Zimmerman constructed the self-storage units at Clark Plaza in Wolfeboro last year, and the proposed building at 181 Middle Road would closely resemble the Wolfeboro design.
Bob Theve, a member of the board, asked what would happen if someone renting a storage unit put hazardous material in their unit. He was specifically concerned that the town be indemnified in the event.
Zimmerman’s representative, an engineer with Allen & Major Associates, Inc, stated that there would be no office on site and no security gate. The rental agreement would prohibit storage of hazardous material. Several residents were concerned that there would be no enforcement of that clause, however. They pointed out that if there’s no one on site to manage the facility, and if renters can come at any time, including the middle of the night, then there would be no way to prevent someone from storing liquid propane canisters, as one resident suggested as an example. LP canisters are very common and are used for gas grills, for instance.
Faye Friedrich, of Middle Road, stated that she is a supporter of private property rights, which is why she supports the new gravel pit across from her own property. However, she read from the town’s Master Plan, put out by the Planned Board, which calls for maintaining the character of the town. It was Friedrich’s opinion that self-storage units, especially corrugated steel structures as proposed, would change the nature of the neighborhood significantly. “Do we want to be Route 16 in Ossipee?” She asked. Adding, “No offense to Ossipee.”
Keith Rogers, whose property is directly across Middle Road from the proposed project, stated his concerns in reference to criteria #2 in the above list that there would be “no control of what goes in and what comes out.” He also contended that Zimmerman would have to salt the driveway and surrounding areas in the winter to maintain a safe environment for the people coming and going, and that the salt would run off the property, which has a steep incline, across the road, and onto his property and into his and his neighbor’s well (see criteria #6 above). Zimmerman is proposing to use porous asphalt on the driveway, and Rogers stated he is experienced with that pacing material and that if you use sand on it then it will clog very quickly and no longer be porous, thus you must use salt. Rogers was also concerned about lighting, saying that the light from the fire station was already a nuisance.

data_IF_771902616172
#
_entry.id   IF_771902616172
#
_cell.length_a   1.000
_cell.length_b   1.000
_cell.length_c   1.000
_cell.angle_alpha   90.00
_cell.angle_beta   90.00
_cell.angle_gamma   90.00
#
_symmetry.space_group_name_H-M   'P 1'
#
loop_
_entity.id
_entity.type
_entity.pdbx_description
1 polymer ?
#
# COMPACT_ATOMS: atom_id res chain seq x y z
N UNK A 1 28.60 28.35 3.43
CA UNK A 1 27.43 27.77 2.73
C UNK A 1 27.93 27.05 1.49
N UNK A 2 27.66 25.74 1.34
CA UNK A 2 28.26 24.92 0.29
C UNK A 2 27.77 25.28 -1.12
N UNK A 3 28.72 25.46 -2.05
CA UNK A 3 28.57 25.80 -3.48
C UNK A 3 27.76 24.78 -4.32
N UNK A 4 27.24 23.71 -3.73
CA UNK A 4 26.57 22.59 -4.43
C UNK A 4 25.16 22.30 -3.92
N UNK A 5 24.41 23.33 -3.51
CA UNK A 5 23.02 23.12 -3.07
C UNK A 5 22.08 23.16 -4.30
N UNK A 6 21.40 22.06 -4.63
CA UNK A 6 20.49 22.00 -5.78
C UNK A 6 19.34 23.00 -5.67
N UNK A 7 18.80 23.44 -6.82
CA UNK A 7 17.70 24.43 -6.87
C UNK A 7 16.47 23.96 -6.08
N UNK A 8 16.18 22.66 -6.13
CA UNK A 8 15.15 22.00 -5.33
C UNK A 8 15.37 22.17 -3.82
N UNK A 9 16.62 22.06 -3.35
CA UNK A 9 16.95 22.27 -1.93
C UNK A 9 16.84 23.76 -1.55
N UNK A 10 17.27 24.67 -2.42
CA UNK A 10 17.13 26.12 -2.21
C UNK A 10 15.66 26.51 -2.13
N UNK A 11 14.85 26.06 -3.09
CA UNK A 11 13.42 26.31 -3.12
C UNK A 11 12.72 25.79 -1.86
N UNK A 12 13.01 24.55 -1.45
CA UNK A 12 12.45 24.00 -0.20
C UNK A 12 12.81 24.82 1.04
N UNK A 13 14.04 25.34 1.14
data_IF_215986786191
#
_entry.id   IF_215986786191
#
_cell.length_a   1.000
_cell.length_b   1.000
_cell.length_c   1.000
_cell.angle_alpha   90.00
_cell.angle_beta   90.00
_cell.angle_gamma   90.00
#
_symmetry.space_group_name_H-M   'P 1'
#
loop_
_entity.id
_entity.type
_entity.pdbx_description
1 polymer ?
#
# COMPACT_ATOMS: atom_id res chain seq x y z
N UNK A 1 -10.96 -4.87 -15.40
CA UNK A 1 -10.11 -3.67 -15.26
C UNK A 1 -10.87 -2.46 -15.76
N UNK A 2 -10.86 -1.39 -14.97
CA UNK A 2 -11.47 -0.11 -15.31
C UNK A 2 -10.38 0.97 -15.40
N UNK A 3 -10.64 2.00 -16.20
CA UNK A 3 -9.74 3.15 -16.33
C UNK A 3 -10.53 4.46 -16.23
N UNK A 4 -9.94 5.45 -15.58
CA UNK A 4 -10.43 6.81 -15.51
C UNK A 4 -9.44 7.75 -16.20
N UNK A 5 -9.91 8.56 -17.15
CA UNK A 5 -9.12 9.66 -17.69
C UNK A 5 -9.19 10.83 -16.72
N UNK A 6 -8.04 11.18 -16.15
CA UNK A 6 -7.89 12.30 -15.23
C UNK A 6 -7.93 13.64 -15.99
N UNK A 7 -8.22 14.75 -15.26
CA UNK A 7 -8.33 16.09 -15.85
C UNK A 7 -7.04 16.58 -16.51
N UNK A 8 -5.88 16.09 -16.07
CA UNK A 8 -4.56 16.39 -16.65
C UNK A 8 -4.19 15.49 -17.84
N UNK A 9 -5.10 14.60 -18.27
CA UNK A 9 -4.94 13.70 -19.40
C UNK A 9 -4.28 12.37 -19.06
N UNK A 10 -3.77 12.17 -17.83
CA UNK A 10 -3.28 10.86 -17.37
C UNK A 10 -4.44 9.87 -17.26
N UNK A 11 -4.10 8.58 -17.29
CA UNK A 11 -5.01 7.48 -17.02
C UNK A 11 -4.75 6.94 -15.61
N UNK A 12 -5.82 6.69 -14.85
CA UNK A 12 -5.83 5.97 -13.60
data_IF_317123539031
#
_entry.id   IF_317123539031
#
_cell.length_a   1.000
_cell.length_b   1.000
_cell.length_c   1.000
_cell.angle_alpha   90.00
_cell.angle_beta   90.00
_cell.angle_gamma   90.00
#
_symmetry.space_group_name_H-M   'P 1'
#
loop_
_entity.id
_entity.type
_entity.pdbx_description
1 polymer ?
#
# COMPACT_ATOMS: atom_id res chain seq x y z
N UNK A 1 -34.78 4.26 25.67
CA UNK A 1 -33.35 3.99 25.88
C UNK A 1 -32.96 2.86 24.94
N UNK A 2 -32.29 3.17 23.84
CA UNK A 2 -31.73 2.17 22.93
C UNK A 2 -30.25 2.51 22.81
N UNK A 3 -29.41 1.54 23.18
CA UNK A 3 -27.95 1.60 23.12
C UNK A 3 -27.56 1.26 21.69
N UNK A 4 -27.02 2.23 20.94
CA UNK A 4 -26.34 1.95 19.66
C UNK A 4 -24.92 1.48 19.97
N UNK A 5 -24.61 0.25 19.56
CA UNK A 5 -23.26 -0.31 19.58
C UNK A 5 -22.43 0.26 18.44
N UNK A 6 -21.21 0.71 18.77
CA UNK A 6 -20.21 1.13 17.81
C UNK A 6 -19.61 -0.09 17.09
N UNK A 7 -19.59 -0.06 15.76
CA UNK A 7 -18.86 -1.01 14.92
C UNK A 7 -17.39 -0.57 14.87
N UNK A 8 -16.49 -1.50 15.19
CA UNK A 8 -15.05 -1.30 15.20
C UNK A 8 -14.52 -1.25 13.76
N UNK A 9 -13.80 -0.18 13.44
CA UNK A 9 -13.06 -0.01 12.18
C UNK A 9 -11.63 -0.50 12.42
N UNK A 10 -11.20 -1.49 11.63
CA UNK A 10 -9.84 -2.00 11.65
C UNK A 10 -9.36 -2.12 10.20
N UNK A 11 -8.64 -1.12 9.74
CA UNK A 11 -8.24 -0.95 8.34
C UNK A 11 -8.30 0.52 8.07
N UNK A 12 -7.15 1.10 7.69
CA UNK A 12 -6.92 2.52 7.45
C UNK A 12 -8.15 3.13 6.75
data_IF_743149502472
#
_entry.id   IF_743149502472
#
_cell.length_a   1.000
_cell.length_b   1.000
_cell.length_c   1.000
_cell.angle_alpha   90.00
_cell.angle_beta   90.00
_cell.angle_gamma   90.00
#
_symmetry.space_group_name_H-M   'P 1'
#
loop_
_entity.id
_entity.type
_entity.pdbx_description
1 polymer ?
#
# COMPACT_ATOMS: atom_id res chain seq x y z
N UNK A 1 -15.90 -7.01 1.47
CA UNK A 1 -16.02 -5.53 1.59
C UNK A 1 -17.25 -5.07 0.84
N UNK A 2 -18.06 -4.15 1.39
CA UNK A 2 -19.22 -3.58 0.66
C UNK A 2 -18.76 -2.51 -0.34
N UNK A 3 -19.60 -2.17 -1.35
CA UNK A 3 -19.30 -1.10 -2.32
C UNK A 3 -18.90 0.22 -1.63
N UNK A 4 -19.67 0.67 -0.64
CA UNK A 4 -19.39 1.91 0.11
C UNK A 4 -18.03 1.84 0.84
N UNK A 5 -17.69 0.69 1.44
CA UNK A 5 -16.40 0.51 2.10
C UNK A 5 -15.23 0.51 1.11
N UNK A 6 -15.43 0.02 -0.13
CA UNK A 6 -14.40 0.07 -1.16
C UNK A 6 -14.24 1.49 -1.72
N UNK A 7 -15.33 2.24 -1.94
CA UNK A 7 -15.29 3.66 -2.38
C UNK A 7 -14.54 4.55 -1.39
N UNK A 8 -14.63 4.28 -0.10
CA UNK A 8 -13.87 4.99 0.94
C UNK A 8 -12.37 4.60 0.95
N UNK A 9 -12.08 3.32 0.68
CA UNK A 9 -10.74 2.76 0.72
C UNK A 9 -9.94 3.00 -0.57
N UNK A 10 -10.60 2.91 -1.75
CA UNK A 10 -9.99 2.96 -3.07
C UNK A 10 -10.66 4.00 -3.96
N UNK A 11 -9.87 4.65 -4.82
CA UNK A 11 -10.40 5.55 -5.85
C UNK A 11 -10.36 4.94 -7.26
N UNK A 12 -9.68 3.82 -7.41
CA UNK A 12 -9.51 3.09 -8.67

Resident Sarah Matlock requested an artist’s rendition of the proposed buildings from the point of view of the street. Rogers was also concerned that the building, sitting on a hill, would be in plain view.
Zimmerman’s representative stated the belief of the development team that the project would not negatively affect property values (criteria #3 above) because the area is already a mixed use, with the fire station next door. The abutting property owners in attendance strongly disagreed. I gave my opinion that a self-storage facility would severely negatively affect property values, and shared with the board that my opinion was based on my experience as a residential real estate agent in New York City for nearly eight years.
A storage facility of the proposed size (more than 100 individual units) would be expected to receive on average 27 visits per week day by unit renters, or 54 “trips” to and from the site. Zimmerman’s representative stated this was low-traffic (see criteria #4, above).